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Glenn Hegar
Texas Comptroller of Public Accounts
Glenn Hegar
Texas Comptroller of Public Accounts
Glenn Hegar
Texas Comptroller of Public Accounts

comptroller seal Texas Comptroller of Public Accounts


December 19, 2017

Fiscal Notes: The Cost of Aging Government Technology

(AUSTIN) — In the latest issue of Fiscal Notes, released today, the Comptroller's office examines Texas state government's aging information technology (IT) infrastructure, and the challenges it faces in serving a population growing by nearly half a million residents a year.

The state spends more than $300 million annually on maintaining legacy systems — hardware and software so old they are no longer supported by their makers — according to a Texas Department of Information Resources estimate.

"Texas agencies have a lot of IT assets that are aging, some of them running on archaic programming language dating back to the 1950s," Texas Comptroller Glenn Hegar said. "Each year, the state spends hundreds of millions of dollars on maintaining these outdated systems, and updating or replacing them would cost even more."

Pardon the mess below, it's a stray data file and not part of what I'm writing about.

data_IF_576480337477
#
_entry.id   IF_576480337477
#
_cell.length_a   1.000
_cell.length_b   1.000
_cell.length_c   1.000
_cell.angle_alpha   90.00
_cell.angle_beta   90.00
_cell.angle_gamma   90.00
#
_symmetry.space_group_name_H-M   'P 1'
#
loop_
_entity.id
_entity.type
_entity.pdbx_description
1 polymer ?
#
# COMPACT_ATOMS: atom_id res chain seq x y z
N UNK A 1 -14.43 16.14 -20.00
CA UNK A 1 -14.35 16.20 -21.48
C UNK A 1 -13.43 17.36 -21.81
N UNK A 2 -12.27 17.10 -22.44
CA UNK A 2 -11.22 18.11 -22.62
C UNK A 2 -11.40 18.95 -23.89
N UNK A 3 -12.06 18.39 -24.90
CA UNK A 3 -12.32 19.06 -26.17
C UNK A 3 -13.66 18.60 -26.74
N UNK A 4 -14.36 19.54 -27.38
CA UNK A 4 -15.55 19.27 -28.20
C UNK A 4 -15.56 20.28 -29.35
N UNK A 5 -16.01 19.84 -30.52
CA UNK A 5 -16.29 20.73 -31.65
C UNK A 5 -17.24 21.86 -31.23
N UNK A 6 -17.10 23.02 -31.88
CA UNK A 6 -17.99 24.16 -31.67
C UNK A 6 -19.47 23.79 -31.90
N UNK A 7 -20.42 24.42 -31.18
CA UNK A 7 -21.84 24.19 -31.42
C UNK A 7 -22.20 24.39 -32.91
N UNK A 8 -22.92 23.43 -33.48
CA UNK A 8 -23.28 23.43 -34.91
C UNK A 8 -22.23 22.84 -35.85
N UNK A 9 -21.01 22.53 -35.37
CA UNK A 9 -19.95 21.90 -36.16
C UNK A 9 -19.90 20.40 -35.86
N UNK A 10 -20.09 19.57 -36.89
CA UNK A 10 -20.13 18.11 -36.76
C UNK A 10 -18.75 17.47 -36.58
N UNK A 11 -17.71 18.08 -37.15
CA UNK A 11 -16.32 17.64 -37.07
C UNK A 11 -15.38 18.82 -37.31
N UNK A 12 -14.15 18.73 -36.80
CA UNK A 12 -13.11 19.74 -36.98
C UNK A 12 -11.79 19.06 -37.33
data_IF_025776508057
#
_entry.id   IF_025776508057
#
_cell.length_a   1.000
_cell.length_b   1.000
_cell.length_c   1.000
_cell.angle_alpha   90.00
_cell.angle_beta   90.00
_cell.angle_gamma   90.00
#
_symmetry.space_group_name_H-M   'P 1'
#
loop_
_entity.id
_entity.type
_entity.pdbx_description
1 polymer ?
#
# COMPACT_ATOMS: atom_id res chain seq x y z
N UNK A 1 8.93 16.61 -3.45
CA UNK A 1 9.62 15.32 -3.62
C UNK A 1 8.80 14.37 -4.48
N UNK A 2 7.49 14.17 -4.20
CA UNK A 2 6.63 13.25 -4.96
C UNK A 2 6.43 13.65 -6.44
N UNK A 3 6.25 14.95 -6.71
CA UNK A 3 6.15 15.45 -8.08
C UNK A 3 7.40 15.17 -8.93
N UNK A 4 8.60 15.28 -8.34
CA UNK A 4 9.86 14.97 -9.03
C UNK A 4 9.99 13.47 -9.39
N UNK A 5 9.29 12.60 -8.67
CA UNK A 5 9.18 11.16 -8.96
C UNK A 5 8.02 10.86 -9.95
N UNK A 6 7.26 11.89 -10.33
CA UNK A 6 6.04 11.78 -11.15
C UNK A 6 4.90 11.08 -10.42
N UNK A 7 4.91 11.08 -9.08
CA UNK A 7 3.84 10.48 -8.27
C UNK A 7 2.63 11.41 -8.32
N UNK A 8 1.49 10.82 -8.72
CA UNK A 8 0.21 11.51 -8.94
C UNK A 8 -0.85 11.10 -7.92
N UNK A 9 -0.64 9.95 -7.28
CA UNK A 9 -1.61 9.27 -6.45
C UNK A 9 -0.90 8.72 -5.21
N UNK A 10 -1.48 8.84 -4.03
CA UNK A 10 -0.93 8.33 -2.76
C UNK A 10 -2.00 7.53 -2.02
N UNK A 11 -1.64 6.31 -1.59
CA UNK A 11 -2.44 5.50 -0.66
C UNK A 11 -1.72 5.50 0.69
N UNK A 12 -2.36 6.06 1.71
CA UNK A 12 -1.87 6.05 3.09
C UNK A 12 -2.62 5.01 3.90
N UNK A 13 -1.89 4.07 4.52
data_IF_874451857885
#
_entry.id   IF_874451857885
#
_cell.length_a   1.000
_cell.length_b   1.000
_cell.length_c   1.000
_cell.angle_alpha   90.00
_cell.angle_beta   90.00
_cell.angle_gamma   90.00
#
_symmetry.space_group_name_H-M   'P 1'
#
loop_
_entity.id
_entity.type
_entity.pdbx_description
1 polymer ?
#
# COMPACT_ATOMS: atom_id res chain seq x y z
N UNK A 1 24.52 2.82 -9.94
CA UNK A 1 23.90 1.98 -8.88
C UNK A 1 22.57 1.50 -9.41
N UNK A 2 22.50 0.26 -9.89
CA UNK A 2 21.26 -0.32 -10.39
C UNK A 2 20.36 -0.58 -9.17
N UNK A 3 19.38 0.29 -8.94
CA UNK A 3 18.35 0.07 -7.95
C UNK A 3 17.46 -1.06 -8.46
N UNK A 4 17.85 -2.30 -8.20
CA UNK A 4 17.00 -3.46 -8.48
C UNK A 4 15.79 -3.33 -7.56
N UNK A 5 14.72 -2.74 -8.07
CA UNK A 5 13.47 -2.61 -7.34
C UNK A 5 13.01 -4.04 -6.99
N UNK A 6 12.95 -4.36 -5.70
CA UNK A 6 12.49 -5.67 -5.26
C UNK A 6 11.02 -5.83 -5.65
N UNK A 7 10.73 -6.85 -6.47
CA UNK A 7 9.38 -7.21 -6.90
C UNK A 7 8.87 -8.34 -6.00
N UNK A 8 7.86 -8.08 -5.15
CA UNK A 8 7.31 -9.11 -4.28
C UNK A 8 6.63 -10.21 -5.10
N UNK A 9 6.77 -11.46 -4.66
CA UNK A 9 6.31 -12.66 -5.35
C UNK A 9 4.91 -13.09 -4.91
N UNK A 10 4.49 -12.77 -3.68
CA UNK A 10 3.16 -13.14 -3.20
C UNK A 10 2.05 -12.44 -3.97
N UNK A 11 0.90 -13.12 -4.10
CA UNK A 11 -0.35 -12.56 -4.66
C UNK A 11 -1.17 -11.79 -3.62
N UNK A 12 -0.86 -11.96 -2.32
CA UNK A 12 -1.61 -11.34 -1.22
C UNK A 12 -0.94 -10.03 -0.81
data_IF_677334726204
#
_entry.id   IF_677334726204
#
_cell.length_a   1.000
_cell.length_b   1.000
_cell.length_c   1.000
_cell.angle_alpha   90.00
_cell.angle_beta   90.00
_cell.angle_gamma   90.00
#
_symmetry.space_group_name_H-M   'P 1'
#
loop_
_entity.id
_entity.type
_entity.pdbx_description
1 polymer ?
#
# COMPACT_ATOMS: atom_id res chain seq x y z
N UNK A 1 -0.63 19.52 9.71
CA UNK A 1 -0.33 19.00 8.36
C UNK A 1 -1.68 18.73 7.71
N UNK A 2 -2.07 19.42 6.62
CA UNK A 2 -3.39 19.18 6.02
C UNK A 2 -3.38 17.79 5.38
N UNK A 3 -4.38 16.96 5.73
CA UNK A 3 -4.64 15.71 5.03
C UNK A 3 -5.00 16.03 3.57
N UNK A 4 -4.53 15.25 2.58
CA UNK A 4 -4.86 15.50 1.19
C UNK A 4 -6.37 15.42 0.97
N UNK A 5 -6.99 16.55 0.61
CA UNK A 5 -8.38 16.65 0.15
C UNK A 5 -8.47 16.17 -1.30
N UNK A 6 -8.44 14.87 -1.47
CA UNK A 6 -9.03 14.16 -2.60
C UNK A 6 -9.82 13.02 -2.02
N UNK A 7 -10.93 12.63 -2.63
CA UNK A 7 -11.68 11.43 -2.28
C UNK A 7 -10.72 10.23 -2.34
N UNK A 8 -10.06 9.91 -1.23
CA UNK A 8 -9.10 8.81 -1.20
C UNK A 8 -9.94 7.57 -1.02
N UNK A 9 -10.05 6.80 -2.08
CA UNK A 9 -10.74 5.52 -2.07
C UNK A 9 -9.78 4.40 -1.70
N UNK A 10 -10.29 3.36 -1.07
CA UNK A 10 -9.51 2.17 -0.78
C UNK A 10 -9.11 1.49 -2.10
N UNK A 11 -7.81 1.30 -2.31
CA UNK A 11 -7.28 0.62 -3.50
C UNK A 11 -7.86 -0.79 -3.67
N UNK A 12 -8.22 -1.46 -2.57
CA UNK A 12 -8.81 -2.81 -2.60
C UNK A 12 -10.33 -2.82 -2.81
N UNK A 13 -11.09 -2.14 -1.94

The December-January issue of Fiscal Notes also examines a major new IT-related project spearheaded by the Comptroller's office — the Centralized Accounting and Payroll/Personnel System, or CAPPS. This project will replace the state's main automated business applications for financial reporting and human resources.

Fiscal Notes is available online and also can be received by subscribing via the Comptroller's website.

Fiscal Notes helps promote and further explain the Comptroller's constitutional responsibility to monitor the state's economy and estimate state government revenues. It has been published since 1975, featuring in-depth analysis concerning state finances and original research by subject-matter experts in the Comptroller's office.

HB855 Browser Statement

In 2015, the Texas Legislature passed House Bill 855, which requires state agencies to publish a list of the three most commonly used Web browsers on their websites. The Texas Comptroller’s most commonly used Web browsers are Google Chrome, Microsoft Internet Explorer and Apple Safari.

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